subscribe Support our award-winning journalism. The Premium package (digital only) is R30 for the first month and thereafter you pay R129 p/m now ad-free for all subscribers.
Subscribe now
Tony Brown, Springboks' attack coach speaks to the media in Durban on Monday. Picture: Steve Haag Sports/Gallo Images
Tony Brown, Springboks' attack coach speaks to the media in Durban on Monday. Picture: Steve Haag Sports/Gallo Images

Springbok assistant coach Tony Brown singled out better execution as one of the main areas they had to improve on in the second Test against Ireland at Kings Park in Durban on Saturday as the Rugby World Cup champions go in search of a second consecutive win against the world’s second-highest ranked team.

Brown, who took over as the team’s attack coach this season, said the Boks created a few opportunities that they did not capitalise on, which could have had a big impact on the scoreboard.

“There were some really good signs with the way we spread the ball wide early on, but we need to be more clinical in the next game,” said Brown.

“We had a few chances, but we didn’t execute as well as we would have liked to, so that is one of the things we need to improve on this week. The more the guys play, the better they will be.”

Brown singled out the breakdowns as another area in which the team had to step up. “It was a tough test there. Both teams worked really hard at the breakdowns, and we know the battle will be fierce again there this week. We need to be strong defensively in that area because the better the quality of the ball we get, the more effective we can be on attack.”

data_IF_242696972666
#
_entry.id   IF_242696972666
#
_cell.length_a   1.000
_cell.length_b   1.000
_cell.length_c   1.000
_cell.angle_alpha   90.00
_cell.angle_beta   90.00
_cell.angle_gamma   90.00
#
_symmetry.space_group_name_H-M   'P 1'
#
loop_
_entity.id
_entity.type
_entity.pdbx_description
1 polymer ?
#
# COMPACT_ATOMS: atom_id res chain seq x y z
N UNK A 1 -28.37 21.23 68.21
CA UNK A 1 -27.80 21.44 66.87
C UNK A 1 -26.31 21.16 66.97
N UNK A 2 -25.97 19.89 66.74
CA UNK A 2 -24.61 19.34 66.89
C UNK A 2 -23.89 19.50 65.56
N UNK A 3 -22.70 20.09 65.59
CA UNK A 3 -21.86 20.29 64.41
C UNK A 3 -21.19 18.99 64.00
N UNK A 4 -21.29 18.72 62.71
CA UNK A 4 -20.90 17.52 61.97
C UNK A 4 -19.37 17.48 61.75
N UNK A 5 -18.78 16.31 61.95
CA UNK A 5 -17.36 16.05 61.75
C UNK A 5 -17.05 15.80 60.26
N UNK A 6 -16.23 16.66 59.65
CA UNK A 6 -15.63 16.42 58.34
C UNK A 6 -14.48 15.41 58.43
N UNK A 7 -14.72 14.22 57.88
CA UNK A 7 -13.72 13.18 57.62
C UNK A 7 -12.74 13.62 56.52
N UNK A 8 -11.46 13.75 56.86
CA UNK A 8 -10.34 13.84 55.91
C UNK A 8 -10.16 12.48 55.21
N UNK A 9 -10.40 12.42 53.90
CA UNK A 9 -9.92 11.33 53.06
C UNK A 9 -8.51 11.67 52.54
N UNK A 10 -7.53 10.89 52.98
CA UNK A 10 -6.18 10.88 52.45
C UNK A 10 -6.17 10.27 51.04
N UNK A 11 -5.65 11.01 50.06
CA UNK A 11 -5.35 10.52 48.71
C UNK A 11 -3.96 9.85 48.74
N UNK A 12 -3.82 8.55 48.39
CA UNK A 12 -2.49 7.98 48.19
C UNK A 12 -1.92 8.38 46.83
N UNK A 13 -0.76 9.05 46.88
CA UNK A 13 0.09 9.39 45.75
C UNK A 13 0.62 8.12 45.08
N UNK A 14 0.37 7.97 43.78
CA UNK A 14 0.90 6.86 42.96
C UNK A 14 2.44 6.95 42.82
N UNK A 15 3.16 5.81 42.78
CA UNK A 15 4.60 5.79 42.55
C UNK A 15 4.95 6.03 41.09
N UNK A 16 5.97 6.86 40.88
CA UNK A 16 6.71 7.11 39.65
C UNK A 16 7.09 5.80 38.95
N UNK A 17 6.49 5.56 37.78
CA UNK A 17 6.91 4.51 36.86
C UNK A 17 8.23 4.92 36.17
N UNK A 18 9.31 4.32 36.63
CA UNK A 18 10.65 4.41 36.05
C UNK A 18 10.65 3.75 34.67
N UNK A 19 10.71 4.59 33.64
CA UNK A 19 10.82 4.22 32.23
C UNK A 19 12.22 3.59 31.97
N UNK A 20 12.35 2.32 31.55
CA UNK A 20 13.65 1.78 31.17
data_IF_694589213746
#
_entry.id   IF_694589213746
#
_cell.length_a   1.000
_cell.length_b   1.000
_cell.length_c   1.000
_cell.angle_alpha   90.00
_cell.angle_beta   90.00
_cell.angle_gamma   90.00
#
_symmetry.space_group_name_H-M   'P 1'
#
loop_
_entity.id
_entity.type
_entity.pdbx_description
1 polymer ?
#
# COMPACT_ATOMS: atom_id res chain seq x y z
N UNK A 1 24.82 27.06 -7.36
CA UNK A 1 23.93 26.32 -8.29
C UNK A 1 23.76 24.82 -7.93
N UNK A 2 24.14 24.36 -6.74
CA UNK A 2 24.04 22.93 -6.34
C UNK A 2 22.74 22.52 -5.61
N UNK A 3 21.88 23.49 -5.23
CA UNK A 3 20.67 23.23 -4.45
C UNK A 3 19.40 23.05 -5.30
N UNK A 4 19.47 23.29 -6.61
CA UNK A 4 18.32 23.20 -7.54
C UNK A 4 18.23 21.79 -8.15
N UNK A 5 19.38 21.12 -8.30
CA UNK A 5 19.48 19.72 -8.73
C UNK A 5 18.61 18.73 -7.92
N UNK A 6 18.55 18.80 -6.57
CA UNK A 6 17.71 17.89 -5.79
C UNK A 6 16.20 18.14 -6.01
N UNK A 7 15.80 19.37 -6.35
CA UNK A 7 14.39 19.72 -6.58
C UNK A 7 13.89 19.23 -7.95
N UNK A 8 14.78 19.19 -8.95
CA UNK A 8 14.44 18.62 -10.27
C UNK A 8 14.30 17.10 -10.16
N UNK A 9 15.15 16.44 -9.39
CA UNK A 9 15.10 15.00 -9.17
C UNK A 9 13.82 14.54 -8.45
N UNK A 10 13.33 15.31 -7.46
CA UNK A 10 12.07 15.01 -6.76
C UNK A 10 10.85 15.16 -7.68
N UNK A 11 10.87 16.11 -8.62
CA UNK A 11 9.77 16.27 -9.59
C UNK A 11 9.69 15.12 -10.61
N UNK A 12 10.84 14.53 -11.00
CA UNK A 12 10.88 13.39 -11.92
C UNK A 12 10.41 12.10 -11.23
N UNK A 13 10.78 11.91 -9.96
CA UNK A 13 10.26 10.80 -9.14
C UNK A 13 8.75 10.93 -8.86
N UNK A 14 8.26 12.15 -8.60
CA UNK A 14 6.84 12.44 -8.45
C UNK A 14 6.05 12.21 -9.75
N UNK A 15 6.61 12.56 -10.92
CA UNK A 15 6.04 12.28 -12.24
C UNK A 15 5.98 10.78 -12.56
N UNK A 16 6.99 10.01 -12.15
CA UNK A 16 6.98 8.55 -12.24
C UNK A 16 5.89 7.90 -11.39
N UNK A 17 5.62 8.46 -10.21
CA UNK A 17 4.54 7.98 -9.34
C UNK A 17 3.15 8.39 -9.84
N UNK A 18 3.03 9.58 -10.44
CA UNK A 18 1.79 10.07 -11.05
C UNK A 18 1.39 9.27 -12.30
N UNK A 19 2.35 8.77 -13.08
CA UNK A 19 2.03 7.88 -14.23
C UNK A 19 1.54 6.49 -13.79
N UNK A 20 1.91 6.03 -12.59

On a personal note, Brown, who played eight games for the Sharks in 2006 before moving to the Stormers, said it was good to be back in Durban.

“I loved my time here and enjoyed both teams I played for in SA,” said New Zealand-born Brown, a former All Black flyhalf. “Being back to Durban feels like coming home, so we are excited to be here and for the challenge ahead this weekend.”

Jaco Peyper, the national laws adviser, meanwhile, brushed off the criticism in some circles that it was a dangerous call for the Springboks to put all six replacement forwards on at the same time at Loftus Versfeld last weekend.

Safety perspective

“According to the laws of the game, you can do it. I wouldn’t say it’s dangerous bringing on fresh legs at the same time,” said Peyper, a former Test referee.

“Ireland also opted for six-two splits in favour of the forwards during the Six Nations, and from a player safety perspective that is controlled by World Rugby’s shape of the game which includes specific law guidelines.”

Last Saturday’s 27-20 victory against Ireland was special for replacement prop Gerhard Steenekamp, who said it was still a surreal feeling to be part of head coach Rassie Erasmus’ squad.

“It was very satisfying to be part of that scrum. It’s something we’ve been working really hard on,” said Steenekamp.

“And from a personal point of view, playing with such quality players certainly gets one’s confidence up. It’s every boy’s dream who plays rugby to become a Springbok, so this is a very special to me, and to be honest it is hard to put into words what it means to be part of this squad.”

SA Rugby

subscribe Support our award-winning journalism. The Premium package (digital only) is R30 for the first month and thereafter you pay R129 p/m now ad-free for all subscribers.
Subscribe now

Would you like to comment on this article?
Sign up (it's quick and free) or sign in now.

Speech Bubbles

Please read our Comment Policy before commenting.